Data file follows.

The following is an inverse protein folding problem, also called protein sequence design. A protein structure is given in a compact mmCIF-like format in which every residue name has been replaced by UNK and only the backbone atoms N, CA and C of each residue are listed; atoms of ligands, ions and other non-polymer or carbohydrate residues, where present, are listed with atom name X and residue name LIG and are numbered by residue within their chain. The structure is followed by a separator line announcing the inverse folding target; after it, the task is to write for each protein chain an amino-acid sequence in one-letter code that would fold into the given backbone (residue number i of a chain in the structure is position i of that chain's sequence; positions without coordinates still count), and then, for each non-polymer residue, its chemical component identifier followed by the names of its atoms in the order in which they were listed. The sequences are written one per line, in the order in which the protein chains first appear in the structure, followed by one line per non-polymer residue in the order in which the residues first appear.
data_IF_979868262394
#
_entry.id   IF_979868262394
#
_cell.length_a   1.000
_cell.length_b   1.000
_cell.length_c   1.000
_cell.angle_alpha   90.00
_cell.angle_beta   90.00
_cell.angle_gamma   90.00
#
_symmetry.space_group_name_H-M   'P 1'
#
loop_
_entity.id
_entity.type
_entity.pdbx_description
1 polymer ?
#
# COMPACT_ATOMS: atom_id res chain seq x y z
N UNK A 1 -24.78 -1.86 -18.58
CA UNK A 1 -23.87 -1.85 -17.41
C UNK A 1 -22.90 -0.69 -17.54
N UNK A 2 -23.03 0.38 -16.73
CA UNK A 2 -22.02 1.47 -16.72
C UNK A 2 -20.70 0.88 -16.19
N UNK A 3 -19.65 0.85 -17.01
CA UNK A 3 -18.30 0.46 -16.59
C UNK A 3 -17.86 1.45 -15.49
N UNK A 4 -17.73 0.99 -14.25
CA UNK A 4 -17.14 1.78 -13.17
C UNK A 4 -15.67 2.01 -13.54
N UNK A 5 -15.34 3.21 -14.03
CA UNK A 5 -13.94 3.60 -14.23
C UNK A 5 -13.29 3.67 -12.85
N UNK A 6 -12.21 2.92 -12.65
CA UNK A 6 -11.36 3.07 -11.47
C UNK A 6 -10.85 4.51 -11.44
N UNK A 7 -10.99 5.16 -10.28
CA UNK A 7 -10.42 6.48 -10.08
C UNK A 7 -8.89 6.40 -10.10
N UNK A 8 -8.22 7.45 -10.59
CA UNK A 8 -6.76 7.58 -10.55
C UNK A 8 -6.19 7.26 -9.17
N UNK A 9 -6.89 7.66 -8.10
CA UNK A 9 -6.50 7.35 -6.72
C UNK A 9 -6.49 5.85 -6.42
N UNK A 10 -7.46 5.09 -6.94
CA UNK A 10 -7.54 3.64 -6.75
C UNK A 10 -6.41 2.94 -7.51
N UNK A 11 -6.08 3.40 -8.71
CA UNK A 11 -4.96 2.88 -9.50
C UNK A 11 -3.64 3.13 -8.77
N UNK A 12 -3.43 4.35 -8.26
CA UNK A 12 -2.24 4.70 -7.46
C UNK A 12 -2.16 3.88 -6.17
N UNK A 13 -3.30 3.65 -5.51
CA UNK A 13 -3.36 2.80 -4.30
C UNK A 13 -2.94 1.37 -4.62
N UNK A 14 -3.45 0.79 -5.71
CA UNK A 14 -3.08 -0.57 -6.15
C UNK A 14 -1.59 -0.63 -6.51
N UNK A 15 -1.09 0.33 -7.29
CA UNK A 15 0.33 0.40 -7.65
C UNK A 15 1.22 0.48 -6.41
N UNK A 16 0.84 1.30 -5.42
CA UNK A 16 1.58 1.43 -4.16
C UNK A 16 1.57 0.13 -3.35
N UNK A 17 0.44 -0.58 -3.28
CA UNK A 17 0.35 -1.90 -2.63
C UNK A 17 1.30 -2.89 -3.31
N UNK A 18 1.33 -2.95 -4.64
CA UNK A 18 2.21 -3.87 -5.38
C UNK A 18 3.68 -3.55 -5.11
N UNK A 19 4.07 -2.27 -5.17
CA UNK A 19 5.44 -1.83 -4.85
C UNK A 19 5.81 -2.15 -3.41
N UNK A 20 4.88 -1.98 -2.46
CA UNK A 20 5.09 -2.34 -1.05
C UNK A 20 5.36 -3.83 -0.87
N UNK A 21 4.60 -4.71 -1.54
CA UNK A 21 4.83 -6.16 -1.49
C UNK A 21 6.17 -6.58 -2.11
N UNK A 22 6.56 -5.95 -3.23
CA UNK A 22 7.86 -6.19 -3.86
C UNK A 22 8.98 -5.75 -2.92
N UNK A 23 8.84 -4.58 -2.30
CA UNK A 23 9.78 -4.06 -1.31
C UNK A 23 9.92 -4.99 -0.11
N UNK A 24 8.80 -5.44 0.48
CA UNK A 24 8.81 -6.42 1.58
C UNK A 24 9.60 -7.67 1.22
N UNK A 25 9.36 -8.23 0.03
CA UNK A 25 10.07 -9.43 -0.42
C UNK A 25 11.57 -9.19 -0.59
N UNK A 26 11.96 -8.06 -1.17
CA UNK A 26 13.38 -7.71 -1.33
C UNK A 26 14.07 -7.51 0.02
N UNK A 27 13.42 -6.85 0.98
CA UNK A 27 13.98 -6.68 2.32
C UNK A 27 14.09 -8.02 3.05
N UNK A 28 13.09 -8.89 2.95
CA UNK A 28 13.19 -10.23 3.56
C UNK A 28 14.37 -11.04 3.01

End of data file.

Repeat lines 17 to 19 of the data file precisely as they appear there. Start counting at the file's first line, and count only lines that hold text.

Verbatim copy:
_entity.type
_entity.pdbx_description
1 polymer ?